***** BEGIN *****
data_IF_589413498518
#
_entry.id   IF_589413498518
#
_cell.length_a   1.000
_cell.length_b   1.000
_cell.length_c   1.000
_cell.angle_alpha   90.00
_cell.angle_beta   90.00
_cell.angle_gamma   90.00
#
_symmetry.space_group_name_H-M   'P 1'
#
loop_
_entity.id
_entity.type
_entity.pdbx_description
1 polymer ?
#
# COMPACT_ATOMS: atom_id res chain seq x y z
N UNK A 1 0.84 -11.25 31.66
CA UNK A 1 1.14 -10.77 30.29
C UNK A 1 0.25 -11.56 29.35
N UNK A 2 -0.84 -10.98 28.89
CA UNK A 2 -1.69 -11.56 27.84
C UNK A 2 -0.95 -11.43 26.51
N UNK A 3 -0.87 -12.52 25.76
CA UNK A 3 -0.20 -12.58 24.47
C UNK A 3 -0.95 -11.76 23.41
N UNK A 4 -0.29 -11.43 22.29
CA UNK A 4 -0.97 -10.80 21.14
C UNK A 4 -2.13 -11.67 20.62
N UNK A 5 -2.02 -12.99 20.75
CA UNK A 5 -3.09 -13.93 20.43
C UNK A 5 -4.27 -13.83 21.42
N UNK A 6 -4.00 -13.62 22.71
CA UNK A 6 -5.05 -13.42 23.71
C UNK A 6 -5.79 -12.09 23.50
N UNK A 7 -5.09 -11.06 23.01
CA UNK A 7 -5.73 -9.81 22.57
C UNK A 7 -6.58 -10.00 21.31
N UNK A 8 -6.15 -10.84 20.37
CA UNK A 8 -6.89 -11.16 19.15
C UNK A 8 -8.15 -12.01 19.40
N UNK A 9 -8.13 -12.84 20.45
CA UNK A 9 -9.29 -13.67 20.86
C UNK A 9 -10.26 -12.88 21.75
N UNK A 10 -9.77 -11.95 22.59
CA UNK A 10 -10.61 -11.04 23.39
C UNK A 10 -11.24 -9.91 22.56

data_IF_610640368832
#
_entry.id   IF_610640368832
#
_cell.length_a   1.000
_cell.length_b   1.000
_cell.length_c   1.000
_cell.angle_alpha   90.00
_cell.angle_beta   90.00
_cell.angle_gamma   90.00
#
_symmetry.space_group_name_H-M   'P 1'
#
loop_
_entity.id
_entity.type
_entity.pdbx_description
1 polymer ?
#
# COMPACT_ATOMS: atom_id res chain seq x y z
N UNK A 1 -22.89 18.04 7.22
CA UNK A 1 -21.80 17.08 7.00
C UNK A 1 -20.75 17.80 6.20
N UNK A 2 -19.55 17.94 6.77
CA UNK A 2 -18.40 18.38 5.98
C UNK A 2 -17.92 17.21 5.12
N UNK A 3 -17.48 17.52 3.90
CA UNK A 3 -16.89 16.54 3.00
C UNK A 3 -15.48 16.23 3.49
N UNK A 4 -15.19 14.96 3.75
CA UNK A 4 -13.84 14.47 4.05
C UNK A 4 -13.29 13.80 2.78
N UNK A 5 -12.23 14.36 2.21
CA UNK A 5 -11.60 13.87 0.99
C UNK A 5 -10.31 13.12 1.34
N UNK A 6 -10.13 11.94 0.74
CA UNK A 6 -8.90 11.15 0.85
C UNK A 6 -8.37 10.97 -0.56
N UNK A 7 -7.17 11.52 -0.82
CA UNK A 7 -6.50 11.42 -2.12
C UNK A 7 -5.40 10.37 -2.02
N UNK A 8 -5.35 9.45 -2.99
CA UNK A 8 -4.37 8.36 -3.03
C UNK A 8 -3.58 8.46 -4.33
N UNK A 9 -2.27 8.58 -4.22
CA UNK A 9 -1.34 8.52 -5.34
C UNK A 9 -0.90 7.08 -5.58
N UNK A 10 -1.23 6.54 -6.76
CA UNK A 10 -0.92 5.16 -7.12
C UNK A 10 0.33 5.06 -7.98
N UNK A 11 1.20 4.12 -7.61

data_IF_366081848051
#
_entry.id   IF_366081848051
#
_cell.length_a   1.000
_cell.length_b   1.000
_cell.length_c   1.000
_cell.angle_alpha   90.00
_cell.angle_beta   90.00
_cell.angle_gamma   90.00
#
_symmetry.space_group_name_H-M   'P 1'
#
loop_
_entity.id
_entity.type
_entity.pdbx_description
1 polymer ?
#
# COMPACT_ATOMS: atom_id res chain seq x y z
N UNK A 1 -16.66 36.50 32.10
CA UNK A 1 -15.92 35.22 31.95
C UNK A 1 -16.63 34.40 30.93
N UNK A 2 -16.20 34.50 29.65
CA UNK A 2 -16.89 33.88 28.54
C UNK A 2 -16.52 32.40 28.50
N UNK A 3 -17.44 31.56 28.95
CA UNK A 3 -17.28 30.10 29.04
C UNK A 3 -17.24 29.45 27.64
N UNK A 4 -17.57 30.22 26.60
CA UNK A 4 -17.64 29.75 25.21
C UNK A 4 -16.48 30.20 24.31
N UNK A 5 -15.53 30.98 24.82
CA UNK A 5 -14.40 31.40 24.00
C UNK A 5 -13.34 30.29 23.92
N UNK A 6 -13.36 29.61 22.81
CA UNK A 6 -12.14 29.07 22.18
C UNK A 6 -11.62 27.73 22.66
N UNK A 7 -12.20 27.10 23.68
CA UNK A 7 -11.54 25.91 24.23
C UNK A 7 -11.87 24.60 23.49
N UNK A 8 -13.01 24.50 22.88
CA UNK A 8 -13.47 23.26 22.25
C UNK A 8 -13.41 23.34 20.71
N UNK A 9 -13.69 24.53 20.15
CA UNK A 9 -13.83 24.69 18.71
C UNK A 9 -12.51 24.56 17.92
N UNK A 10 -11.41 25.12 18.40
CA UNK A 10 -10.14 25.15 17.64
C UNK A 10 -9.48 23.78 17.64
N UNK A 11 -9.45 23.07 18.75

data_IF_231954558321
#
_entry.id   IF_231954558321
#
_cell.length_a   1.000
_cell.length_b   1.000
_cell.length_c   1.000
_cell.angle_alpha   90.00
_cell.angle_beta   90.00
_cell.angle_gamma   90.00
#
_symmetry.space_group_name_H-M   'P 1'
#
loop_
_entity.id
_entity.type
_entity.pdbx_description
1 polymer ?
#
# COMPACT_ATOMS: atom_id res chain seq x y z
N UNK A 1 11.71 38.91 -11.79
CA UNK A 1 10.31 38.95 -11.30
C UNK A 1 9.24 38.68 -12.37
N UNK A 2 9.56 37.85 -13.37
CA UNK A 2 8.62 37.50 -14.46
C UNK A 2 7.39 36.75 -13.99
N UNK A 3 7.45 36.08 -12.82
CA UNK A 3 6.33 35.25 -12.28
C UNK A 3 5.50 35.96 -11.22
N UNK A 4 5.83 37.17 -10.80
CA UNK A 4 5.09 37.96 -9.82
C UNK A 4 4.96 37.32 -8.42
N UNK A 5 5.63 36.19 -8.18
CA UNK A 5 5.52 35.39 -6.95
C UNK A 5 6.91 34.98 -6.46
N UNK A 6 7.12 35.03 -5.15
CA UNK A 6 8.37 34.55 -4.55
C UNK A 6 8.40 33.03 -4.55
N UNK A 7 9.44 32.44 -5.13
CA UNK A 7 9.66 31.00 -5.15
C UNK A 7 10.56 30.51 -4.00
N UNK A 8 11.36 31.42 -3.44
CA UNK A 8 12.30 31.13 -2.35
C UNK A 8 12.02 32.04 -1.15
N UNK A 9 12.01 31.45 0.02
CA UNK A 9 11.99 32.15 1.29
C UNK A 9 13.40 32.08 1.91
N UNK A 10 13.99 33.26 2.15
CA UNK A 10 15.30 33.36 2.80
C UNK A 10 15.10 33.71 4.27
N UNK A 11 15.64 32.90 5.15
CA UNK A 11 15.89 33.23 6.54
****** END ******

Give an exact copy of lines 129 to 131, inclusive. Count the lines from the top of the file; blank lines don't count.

CA UNK A 3 -17.28 30.10 29.04
C UNK A 3 -17.24 29.45 27.64
N UNK A 4 -17.57 30.22 26.60